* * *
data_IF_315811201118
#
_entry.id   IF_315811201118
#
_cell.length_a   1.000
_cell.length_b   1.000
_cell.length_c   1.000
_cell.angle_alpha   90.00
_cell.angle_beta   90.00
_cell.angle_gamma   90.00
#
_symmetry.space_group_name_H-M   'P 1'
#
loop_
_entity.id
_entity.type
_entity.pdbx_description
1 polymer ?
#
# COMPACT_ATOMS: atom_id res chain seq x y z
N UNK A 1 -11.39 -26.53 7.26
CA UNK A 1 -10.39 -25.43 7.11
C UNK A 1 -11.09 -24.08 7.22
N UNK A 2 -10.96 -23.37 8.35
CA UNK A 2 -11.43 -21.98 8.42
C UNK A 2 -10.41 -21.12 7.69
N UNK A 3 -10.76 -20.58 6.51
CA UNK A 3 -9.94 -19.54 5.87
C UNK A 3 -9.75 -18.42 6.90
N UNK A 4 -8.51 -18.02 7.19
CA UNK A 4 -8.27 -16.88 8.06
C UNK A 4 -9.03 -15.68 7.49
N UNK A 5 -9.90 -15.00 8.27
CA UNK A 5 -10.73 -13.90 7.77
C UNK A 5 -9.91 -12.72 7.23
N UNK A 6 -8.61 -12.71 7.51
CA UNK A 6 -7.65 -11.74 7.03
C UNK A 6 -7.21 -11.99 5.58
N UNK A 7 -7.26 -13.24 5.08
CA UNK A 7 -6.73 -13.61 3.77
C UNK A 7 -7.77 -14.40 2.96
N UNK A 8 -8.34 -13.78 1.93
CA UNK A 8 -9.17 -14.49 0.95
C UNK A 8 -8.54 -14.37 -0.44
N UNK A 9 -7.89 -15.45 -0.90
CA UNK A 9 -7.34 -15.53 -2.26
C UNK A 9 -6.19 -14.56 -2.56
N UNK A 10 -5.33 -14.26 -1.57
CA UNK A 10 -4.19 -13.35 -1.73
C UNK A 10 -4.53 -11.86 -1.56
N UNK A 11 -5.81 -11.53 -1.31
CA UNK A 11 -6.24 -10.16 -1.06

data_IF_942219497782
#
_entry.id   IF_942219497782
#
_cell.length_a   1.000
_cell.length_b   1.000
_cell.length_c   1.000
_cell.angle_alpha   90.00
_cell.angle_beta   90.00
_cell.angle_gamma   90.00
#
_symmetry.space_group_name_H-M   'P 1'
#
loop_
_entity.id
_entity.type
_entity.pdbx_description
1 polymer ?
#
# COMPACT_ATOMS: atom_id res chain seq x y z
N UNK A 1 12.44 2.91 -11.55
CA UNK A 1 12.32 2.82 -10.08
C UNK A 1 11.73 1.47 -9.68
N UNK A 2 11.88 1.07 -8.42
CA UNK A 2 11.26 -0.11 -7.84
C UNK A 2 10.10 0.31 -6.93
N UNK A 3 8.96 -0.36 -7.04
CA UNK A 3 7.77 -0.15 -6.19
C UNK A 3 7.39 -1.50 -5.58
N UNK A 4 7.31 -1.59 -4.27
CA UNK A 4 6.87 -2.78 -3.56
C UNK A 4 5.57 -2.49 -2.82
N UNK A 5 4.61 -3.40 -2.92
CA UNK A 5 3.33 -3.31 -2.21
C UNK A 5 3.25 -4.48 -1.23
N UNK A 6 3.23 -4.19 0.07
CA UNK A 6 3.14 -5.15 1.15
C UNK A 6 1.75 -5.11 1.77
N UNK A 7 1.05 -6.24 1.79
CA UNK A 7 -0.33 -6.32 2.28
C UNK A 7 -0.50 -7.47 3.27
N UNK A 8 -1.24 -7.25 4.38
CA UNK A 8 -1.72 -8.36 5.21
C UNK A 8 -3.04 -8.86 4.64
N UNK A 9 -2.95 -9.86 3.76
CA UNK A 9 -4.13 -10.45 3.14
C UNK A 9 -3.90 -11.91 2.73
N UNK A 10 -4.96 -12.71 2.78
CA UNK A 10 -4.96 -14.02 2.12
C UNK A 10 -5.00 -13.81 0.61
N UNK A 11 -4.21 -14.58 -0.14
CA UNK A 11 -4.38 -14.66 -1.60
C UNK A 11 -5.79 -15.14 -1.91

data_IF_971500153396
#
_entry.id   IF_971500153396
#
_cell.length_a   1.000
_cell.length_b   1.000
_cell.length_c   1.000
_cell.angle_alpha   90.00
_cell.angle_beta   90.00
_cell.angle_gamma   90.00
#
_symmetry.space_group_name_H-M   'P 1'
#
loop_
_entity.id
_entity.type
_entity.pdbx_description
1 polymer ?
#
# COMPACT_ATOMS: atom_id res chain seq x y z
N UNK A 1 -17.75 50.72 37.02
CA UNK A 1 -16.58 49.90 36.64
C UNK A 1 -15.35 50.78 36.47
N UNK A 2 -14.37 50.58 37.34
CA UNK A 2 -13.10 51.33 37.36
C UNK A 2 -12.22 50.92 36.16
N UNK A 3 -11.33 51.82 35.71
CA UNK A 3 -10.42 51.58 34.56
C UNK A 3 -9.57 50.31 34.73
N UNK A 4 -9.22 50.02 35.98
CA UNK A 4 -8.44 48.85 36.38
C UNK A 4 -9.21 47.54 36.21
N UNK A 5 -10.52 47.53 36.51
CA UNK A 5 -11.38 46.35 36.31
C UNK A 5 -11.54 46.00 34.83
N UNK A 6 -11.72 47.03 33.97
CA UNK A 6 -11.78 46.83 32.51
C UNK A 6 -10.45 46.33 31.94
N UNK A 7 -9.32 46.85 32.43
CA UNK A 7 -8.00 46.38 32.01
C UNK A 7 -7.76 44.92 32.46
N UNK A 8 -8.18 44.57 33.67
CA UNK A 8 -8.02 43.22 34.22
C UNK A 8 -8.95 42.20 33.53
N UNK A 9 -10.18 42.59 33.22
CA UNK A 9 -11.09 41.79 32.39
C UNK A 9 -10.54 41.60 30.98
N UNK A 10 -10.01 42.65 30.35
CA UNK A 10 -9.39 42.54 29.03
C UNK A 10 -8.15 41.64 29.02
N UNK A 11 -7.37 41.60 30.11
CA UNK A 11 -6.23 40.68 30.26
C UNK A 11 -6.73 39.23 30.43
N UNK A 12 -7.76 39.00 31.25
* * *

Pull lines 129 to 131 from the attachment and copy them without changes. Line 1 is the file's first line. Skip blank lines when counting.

N UNK A 2 -14.37 50.58 37.34
CA UNK A 2 -13.10 51.33 37.36
C UNK A 2 -12.22 50.92 36.16